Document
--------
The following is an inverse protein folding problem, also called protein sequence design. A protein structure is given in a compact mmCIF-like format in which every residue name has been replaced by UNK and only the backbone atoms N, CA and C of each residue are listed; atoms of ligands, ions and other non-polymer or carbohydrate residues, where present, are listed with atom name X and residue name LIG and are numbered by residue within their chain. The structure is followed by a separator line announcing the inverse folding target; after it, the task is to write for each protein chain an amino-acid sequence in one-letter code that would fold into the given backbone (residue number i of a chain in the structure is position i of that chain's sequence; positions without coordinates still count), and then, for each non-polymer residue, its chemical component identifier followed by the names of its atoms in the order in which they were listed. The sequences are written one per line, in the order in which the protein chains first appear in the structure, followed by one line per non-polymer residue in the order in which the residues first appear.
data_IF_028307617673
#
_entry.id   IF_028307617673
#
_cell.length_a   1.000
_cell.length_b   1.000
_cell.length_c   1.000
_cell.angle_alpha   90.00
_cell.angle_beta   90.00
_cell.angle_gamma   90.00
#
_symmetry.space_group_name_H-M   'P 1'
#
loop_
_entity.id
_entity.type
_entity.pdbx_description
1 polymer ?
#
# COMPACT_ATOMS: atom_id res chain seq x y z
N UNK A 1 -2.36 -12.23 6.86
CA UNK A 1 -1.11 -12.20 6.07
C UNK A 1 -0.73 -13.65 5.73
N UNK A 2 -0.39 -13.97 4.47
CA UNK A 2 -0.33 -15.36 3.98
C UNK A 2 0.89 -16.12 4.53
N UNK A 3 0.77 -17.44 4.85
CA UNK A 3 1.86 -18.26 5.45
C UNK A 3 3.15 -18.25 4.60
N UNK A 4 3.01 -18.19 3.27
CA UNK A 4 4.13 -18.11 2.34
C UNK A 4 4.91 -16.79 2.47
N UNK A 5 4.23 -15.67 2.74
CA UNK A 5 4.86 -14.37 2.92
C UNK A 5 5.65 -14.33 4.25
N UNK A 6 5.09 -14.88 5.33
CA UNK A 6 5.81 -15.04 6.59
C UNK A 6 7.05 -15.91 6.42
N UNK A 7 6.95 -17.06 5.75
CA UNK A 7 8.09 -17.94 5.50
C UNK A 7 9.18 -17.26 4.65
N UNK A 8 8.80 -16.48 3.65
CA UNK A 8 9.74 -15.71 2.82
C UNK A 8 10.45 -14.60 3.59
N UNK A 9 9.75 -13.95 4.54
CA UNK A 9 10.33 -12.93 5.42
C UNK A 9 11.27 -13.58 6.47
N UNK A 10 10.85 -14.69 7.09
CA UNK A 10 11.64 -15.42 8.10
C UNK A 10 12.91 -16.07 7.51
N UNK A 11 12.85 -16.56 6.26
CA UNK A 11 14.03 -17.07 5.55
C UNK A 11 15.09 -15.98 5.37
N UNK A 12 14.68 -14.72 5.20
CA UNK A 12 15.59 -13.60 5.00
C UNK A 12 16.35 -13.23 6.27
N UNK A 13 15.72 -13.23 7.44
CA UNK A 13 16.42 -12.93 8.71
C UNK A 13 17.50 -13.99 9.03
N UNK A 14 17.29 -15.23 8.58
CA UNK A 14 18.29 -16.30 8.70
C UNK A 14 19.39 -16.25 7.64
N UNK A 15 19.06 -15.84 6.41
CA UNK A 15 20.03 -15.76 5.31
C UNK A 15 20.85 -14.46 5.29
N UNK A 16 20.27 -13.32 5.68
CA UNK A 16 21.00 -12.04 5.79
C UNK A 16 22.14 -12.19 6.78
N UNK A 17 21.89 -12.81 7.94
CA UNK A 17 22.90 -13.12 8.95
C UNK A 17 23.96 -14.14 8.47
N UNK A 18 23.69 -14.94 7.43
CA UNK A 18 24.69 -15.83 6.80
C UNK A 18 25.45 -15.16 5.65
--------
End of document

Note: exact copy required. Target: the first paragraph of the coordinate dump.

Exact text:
The following is an inverse protein folding problem, also called protein sequence design. A protein structure is given in a compact mmCIF-like format in which every residue name has been replaced by UNK and only the backbone atoms N, CA and C of each residue are listed; atoms of ligands, ions and other non-polymer or carbohydrate residues, where present, are listed with atom name X and residue name LIG and are numbered by residue within their chain. The structure is followed by a separator line announcing the inverse folding target; after it, the task is to write for each protein chain an amino-acid sequence in one-letter code that would fold into the given backbone (residue number i of a chain in the structure is position i of that chain's sequence; positions without coordinates still count), and then, for each non-polymer residue, its chemical component identifier followed by the names of its atoms in the order in which they were listed. The sequences are written one per line, in the order in which the protein chains first appear in the structure, followed by one line per non-polymer residue in the order in which the residues first appear.